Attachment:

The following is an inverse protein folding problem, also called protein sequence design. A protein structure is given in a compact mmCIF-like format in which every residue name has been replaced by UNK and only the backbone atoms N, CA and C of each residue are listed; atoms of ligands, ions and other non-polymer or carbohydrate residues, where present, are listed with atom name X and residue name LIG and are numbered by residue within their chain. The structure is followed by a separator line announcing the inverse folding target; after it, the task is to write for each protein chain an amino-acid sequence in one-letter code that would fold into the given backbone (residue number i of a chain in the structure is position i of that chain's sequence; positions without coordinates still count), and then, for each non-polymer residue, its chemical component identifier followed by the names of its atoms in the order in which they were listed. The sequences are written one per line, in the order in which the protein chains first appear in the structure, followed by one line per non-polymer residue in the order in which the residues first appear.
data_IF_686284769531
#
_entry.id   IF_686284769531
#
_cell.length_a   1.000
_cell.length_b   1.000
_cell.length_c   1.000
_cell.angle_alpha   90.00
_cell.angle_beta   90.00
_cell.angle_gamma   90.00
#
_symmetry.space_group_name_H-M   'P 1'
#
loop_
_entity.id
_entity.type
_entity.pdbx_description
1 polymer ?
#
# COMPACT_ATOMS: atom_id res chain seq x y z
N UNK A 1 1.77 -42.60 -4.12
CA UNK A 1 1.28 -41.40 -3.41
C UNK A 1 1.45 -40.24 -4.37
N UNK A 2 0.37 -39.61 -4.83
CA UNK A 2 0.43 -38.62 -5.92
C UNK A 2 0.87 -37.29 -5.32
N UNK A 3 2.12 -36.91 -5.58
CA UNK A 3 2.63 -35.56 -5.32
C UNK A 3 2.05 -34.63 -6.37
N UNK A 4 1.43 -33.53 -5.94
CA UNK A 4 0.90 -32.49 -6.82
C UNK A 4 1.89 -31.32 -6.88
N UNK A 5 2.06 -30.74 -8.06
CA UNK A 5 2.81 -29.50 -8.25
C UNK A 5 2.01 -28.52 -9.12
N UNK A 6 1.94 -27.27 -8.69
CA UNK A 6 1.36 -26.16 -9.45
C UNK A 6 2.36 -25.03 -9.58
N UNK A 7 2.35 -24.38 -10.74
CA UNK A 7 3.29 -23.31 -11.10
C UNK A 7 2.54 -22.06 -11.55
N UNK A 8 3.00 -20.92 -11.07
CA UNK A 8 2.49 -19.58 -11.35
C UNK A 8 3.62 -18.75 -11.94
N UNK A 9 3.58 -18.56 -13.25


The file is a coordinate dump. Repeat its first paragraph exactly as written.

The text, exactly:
The following is an inverse protein folding problem, also called protein sequence design. A protein structure is given in a compact mmCIF-like format in which every residue name has been replaced by UNK and only the backbone atoms N, CA and C of each residue are listed; atoms of ligands, ions and other non-polymer or carbohydrate residues, where present, are listed with atom name X and residue name LIG and are numbered by residue within their chain. The structure is followed by a separator line announcing the inverse folding target; after it, the task is to write for each protein chain an amino-acid sequence in one-letter code that would fold into the given backbone (residue number i of a chain in the structure is position i of that chain's sequence; positions without coordinates still count), and then, for each non-polymer residue, its chemical component identifier followed by the names of its atoms in the order in which they were listed. The sequences are written one per line, in the order in which the protein chains first appear in the structure, followed by one line per non-polymer residue in the order in which the residues first appear.